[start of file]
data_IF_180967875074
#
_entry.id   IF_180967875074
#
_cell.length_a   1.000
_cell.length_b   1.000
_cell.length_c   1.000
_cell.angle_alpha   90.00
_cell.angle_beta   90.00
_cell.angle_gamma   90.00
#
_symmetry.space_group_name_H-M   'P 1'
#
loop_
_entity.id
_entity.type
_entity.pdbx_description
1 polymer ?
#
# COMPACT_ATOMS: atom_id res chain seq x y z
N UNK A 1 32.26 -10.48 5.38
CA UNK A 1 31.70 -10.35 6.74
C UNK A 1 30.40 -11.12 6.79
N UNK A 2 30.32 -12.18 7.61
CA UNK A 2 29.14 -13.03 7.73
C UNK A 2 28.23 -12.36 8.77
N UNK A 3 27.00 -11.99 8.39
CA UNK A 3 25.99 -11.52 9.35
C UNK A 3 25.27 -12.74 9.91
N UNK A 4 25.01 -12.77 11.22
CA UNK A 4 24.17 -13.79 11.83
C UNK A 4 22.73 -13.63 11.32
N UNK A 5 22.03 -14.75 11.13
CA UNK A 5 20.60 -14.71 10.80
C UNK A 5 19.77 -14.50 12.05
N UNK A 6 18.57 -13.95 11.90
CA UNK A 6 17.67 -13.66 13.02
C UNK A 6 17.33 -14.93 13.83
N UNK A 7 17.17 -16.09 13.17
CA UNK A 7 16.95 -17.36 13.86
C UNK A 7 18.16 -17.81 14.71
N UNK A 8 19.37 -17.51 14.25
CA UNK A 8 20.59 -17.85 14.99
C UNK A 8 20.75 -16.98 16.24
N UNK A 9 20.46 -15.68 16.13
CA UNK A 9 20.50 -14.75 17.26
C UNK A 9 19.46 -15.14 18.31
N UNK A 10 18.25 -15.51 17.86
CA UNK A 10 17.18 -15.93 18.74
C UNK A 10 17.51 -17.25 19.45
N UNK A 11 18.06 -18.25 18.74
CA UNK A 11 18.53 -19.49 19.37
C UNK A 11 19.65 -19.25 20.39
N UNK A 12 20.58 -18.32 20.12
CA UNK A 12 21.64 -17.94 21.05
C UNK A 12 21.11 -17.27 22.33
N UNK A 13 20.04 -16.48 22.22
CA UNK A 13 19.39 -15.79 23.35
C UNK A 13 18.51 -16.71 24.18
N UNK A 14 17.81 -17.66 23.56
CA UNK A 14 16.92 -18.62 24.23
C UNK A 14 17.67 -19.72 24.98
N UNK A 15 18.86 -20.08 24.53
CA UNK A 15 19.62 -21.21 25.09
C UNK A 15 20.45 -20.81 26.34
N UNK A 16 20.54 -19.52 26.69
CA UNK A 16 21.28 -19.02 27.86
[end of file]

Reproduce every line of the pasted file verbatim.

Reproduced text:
data_IF_180967875074
#
_entry.id   IF_180967875074
#
_cell.length_a   1.000
_cell.length_b   1.000
_cell.length_c   1.000
_cell.angle_alpha   90.00
_cell.angle_beta   90.00
_cell.angle_gamma   90.00
#
_symmetry.space_group_name_H-M   'P 1'
#
loop_
_entity.id
_entity.type
_entity.pdbx_description
1 polymer ?
#
# COMPACT_ATOMS: atom_id res chain seq x y z
N UNK A 1 32.26 -10.48 5.38
CA UNK A 1 31.70 -10.35 6.74
C UNK A 1 30.40 -11.12 6.79
N UNK A 2 30.32 -12.18 7.61
CA UNK A 2 29.14 -13.03 7.73
C UNK A 2 28.23 -12.36 8.77
N UNK A 3 27.00 -11.99 8.39
CA UNK A 3 25.99 -11.52 9.35
C UNK A 3 25.27 -12.74 9.91
N UNK A 4 25.01 -12.77 11.22
CA UNK A 4 24.17 -13.79 11.83
C UNK A 4 22.73 -13.63 11.32
N UNK A 5 22.03 -14.75 11.13
CA UNK A 5 20.60 -14.71 10.80
C UNK A 5 19.77 -14.50 12.05
N UNK A 6 18.57 -13.95 11.90
CA UNK A 6 17.67 -13.66 13.02
C UNK A 6 17.33 -14.93 13.83
N UNK A 7 17.17 -16.09 13.17
CA UNK A 7 16.95 -17.36 13.86
C UNK A 7 18.16 -17.81 14.71
N UNK A 8 19.37 -17.51 14.25
CA UNK A 8 20.59 -17.85 14.99
C UNK A 8 20.75 -16.98 16.24
N UNK A 9 20.46 -15.68 16.13
CA UNK A 9 20.50 -14.75 17.26
C UNK A 9 19.46 -15.14 18.31
N UNK A 10 18.25 -15.51 17.86
CA UNK A 10 17.18 -15.93 18.74
C UNK A 10 17.51 -17.25 19.45
N UNK A 11 18.06 -18.25 18.74
CA UNK A 11 18.53 -19.49 19.37
C UNK A 11 19.65 -19.25 20.39
N UNK A 12 20.58 -18.32 20.12
CA UNK A 12 21.64 -17.94 21.05
C UNK A 12 21.11 -17.27 22.33
N UNK A 13 20.04 -16.48 22.22
CA UNK A 13 19.39 -15.79 23.35
C UNK A 13 18.51 -16.71 24.18
N UNK A 14 17.81 -17.66 23.56
CA UNK A 14 16.92 -18.62 24.23
C UNK A 14 17.67 -19.72 24.98
N UNK A 15 18.86 -20.08 24.53
CA UNK A 15 19.62 -21.21 25.09
C UNK A 15 20.45 -20.81 26.34
N UNK A 16 20.54 -19.52 26.69
CA UNK A 16 21.28 -19.02 27.86